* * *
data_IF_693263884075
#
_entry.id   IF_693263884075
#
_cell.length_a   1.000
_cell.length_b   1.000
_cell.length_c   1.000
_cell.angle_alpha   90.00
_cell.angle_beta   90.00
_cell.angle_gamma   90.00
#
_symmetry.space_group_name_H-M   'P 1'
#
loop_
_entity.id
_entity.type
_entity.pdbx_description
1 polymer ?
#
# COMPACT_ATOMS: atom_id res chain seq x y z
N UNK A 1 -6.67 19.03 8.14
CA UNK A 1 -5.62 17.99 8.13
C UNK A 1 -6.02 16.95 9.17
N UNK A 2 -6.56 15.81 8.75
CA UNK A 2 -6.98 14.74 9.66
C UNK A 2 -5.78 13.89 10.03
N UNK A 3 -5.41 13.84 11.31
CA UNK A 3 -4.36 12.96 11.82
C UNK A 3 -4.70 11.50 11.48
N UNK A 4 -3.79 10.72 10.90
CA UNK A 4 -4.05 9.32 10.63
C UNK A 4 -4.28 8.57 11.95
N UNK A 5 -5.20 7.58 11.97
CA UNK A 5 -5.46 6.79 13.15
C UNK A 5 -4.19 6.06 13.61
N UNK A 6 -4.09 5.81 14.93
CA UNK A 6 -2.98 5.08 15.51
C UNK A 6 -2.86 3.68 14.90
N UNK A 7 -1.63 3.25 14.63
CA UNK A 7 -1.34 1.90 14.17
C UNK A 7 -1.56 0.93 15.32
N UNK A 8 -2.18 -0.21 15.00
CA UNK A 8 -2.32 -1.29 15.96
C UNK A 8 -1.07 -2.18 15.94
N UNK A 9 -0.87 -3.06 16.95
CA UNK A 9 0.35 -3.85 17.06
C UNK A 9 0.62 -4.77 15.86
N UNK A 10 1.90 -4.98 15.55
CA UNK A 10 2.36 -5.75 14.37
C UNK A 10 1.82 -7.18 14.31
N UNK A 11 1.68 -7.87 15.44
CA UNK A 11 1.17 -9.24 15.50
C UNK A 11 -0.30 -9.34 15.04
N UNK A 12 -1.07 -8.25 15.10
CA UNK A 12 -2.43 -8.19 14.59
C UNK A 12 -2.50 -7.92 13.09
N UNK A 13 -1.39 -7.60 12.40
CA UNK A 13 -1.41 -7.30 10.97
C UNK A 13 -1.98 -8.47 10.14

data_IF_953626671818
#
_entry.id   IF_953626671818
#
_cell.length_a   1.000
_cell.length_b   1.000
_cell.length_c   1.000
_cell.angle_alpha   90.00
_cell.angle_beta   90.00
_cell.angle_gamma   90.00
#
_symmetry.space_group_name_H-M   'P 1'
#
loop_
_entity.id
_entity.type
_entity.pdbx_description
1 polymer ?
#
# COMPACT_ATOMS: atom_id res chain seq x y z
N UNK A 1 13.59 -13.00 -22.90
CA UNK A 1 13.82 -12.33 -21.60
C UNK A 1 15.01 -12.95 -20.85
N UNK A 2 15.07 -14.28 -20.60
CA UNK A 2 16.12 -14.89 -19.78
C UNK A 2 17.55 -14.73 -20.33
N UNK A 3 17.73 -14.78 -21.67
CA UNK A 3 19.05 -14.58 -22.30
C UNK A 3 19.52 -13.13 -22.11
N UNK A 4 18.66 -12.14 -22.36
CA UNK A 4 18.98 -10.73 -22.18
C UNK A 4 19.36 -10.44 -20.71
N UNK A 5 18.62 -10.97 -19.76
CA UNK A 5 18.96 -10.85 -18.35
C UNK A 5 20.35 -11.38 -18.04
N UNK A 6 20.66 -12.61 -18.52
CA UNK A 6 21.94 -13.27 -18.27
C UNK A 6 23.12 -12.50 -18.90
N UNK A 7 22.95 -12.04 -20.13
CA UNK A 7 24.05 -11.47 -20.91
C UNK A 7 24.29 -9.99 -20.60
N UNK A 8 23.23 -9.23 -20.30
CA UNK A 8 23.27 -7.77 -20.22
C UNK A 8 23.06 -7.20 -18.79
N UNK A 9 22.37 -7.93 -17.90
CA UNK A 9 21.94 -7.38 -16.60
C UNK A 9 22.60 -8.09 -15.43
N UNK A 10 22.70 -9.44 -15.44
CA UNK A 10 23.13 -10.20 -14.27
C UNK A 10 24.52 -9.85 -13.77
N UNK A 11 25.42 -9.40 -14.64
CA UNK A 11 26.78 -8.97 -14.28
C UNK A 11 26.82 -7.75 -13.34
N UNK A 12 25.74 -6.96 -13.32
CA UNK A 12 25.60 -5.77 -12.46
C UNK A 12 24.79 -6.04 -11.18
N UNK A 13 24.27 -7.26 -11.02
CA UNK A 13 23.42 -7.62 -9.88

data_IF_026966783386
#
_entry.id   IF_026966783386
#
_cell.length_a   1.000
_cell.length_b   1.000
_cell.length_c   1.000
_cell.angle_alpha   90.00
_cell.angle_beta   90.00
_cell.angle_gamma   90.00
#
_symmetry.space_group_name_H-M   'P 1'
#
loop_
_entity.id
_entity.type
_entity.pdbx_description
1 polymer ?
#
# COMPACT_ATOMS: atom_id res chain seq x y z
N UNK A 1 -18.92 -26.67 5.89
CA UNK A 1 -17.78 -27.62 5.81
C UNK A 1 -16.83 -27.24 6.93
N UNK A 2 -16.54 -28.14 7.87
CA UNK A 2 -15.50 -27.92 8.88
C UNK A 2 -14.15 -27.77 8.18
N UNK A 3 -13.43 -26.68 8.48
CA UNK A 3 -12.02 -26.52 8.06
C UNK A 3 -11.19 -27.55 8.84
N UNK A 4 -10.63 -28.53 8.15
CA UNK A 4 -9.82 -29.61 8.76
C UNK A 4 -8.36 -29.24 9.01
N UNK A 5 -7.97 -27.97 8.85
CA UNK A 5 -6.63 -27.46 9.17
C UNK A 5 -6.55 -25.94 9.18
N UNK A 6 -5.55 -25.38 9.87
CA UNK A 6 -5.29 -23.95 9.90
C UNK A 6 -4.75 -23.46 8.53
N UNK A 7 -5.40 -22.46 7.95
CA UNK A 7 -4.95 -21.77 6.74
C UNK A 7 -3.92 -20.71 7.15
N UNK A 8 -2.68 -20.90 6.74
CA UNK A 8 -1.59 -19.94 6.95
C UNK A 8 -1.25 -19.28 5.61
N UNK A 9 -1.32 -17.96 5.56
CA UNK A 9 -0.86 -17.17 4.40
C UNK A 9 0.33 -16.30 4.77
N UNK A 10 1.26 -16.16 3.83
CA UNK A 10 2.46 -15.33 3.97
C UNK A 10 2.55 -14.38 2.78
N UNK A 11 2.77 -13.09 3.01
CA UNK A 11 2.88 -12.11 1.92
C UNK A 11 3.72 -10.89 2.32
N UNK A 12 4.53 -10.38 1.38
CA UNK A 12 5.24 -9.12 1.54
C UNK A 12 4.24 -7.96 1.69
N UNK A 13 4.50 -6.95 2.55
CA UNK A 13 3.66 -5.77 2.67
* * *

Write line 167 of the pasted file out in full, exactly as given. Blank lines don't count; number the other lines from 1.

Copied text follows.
C UNK A 10 2.55 -14.38 2.78